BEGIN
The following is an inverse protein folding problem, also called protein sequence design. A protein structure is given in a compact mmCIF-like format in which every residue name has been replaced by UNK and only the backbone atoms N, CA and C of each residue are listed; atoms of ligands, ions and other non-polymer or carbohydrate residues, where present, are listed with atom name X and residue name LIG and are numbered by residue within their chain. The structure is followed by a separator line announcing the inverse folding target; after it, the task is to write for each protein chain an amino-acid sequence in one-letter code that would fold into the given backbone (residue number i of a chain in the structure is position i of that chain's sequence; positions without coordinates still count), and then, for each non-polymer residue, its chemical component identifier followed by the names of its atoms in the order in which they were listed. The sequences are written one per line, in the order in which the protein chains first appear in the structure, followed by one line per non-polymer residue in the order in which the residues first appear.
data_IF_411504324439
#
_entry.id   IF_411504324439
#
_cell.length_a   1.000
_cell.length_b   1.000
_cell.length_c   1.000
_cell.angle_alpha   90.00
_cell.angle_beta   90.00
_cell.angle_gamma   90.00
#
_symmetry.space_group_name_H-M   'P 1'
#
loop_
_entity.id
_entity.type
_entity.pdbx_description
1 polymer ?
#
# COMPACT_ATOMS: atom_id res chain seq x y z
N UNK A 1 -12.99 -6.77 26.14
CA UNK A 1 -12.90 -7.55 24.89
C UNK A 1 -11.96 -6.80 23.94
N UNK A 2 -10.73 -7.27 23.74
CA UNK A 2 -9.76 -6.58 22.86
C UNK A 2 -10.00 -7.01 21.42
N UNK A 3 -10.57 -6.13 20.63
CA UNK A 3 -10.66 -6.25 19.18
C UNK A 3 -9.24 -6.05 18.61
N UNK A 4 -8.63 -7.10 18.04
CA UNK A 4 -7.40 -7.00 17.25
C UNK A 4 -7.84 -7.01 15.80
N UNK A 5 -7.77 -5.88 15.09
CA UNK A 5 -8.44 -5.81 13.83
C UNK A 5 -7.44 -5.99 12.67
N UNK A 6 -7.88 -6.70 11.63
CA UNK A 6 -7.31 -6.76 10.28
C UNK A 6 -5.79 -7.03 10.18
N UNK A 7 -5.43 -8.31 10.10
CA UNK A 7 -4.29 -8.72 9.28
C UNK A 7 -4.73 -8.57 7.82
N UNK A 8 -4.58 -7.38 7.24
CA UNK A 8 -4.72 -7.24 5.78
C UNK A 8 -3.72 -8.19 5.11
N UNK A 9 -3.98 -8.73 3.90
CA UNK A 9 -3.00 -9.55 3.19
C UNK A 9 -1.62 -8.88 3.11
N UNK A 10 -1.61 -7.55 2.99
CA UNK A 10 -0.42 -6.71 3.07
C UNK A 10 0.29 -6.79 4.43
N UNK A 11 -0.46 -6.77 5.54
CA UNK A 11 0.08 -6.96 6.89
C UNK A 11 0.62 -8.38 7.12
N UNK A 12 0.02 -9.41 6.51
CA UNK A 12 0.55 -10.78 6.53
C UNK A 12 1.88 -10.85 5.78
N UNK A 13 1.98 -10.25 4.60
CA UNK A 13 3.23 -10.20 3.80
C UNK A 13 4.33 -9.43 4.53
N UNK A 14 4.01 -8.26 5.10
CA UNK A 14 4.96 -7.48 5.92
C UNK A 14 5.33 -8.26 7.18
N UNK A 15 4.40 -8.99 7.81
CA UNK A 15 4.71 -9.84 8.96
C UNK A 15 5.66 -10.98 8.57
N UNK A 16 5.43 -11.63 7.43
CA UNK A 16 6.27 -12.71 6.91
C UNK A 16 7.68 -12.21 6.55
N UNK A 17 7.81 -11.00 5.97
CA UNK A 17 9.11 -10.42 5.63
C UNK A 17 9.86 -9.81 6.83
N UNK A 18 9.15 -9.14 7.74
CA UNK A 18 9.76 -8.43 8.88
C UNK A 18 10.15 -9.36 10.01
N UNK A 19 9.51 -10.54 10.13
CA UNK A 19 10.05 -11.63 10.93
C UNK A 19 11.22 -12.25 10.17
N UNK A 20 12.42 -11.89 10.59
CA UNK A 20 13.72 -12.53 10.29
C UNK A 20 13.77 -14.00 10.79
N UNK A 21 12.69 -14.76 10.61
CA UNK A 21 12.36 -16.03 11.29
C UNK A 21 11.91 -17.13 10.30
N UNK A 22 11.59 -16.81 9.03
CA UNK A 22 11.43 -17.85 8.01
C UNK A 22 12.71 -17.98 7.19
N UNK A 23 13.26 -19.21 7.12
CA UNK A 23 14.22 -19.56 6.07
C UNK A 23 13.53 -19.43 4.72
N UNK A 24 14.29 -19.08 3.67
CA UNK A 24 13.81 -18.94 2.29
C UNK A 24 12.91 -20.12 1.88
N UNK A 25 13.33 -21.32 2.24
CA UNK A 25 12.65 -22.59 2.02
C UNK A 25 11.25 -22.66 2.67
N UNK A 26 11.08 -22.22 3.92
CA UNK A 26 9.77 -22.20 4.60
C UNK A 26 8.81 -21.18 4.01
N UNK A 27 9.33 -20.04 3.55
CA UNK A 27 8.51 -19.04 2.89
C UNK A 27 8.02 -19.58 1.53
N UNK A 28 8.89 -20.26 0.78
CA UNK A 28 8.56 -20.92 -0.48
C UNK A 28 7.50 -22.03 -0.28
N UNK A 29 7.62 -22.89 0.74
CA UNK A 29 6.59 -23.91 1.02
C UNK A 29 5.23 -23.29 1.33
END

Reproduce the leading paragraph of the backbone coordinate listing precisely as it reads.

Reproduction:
The following is an inverse protein folding problem, also called protein sequence design. A protein structure is given in a compact mmCIF-like format in which every residue name has been replaced by UNK and only the backbone atoms N, CA and C of each residue are listed; atoms of ligands, ions and other non-polymer or carbohydrate residues, where present, are listed with atom name X and residue name LIG and are numbered by residue within their chain. The structure is followed by a separator line announcing the inverse folding target; after it, the task is to write for each protein chain an amino-acid sequence in one-letter code that would fold into the given backbone (residue number i of a chain in the structure is position i of that chain's sequence; positions without coordinates still count), and then, for each non-polymer residue, its chemical component identifier followed by the names of its atoms in the order in which they were listed. The sequences are written one per line, in the order in which the protein chains first appear in the structure, followed by one line per non-polymer residue in the order in which the residues first appear.